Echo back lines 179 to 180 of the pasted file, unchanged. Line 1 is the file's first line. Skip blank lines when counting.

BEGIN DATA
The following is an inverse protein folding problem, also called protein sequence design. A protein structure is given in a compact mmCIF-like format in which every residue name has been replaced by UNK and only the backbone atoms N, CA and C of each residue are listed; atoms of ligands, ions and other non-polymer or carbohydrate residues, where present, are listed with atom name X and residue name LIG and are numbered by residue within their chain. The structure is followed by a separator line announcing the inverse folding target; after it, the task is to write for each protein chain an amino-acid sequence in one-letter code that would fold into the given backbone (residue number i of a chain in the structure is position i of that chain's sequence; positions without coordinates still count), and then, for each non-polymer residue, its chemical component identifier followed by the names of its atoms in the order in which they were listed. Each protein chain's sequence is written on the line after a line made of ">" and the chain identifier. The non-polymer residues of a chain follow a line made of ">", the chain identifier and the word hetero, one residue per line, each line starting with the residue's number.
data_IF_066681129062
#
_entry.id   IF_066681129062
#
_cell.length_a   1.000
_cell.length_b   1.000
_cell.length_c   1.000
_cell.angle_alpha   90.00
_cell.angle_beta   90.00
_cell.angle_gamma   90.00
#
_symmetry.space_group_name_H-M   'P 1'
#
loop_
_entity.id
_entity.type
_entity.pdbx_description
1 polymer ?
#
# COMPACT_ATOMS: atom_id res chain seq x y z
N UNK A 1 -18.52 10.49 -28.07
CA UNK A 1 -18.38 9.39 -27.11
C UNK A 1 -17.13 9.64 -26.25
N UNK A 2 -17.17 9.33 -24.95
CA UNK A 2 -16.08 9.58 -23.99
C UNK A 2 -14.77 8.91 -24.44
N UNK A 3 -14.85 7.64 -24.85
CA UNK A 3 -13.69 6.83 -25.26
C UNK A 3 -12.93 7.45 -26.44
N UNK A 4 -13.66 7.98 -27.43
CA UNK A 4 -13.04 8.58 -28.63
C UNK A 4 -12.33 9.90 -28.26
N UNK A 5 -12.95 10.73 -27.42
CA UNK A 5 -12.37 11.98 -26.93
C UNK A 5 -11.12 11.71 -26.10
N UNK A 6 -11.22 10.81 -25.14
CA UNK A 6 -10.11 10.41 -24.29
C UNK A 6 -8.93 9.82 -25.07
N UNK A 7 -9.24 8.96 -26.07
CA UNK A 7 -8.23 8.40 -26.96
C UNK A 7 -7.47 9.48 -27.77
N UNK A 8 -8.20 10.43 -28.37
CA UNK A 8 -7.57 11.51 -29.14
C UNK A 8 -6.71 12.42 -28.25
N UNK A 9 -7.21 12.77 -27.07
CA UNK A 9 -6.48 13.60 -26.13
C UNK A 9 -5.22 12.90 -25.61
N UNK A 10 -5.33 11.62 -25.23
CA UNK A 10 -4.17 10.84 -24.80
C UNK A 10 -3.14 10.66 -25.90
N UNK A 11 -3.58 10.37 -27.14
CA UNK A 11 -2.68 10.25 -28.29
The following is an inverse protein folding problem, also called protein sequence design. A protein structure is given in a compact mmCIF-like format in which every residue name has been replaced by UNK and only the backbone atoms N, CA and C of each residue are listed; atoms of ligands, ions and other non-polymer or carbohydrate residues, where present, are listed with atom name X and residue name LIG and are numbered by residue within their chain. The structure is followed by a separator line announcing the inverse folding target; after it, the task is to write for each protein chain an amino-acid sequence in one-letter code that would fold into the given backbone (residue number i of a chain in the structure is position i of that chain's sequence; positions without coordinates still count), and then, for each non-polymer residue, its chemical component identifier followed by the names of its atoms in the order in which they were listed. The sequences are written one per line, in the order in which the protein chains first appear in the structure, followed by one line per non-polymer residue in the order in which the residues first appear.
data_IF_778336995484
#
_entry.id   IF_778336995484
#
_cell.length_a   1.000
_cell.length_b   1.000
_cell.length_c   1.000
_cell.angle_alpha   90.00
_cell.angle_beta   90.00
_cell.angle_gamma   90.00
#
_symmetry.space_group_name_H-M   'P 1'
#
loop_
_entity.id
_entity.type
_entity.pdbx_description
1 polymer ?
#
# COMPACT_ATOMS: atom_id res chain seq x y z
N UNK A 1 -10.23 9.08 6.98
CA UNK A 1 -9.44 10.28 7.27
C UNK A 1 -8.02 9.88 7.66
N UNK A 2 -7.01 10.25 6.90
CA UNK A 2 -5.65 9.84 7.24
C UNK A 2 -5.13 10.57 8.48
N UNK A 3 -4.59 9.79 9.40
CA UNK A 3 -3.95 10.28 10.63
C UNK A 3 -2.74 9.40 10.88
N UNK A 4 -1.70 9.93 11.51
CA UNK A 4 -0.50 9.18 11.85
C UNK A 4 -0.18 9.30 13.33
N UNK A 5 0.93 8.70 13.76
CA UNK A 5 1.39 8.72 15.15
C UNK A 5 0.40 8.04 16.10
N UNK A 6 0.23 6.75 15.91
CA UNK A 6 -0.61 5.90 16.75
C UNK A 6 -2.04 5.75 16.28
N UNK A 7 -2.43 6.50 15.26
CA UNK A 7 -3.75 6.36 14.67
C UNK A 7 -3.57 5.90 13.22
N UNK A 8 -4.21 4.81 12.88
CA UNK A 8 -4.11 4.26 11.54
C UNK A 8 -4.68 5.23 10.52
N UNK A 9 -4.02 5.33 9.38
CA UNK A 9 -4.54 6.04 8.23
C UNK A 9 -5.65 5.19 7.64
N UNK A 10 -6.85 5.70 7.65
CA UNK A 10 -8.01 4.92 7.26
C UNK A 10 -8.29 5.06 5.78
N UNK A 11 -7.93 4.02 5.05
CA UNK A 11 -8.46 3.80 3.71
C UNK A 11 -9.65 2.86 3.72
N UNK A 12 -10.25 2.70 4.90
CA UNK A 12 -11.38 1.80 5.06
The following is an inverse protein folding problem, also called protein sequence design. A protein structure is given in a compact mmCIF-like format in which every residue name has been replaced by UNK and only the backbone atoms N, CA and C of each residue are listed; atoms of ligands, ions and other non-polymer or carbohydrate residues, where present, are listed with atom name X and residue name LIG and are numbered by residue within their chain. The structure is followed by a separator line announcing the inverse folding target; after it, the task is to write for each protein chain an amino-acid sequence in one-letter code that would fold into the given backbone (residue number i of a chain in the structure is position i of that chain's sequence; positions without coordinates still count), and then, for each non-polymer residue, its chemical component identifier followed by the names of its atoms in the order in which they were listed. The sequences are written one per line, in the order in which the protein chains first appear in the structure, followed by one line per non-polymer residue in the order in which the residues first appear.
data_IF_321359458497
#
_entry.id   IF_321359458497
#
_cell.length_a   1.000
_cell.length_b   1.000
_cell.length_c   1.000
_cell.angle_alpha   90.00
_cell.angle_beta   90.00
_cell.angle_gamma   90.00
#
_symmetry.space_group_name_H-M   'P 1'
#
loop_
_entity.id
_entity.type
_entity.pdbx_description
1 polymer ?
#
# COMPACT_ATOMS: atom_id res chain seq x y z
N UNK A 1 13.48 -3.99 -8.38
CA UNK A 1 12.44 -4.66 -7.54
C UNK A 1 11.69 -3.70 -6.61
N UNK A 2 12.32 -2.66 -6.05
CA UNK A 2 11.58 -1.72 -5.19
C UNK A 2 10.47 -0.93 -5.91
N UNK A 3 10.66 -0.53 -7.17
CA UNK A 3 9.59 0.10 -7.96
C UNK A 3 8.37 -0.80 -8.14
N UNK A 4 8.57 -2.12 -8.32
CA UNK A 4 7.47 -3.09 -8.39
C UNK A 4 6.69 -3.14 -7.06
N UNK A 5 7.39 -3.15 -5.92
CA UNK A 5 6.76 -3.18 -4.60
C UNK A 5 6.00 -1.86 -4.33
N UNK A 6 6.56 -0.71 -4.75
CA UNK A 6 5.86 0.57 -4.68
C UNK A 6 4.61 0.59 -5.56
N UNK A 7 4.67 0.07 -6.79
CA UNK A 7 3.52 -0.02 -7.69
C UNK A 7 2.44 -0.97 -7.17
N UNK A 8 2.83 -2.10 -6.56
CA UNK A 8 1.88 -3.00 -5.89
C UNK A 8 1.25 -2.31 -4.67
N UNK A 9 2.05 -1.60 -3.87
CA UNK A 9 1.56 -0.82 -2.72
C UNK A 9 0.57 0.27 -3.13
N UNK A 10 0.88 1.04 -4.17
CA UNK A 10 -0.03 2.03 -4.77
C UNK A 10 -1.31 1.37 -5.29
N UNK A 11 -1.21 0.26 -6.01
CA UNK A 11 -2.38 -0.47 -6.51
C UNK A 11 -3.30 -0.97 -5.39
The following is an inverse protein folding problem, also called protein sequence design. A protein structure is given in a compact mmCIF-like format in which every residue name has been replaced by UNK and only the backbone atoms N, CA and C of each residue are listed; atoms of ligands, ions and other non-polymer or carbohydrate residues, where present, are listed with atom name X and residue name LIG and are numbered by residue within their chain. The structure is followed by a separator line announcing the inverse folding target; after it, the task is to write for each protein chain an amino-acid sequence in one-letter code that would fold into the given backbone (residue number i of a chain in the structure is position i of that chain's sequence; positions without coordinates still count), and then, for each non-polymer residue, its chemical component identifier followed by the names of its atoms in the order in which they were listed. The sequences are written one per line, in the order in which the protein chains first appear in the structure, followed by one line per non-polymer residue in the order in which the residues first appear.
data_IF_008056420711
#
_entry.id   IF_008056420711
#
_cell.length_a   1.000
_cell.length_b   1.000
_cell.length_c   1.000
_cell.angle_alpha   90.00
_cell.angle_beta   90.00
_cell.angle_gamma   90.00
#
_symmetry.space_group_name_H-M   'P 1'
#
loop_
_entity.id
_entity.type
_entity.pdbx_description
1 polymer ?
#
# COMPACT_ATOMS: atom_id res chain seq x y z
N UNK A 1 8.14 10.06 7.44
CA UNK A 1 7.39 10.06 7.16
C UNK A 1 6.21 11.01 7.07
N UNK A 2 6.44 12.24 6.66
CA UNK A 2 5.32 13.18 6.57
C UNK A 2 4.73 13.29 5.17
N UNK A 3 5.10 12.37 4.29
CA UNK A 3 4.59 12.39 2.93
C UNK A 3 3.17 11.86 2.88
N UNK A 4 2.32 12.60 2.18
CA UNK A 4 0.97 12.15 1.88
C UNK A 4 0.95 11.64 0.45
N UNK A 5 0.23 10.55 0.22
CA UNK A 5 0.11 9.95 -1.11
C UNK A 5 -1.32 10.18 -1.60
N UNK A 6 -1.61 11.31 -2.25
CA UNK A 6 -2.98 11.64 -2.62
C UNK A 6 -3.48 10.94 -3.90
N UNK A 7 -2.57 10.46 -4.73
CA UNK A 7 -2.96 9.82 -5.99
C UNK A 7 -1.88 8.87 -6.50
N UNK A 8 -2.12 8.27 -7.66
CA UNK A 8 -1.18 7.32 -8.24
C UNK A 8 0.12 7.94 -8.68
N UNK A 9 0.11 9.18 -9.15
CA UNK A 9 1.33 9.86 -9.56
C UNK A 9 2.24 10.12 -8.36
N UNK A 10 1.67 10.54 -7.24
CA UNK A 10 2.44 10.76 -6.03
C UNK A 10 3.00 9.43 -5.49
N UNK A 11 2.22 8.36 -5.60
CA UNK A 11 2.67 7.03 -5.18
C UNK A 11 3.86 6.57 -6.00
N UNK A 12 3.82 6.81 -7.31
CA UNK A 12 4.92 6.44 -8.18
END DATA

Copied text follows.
_entity.id
_entity.type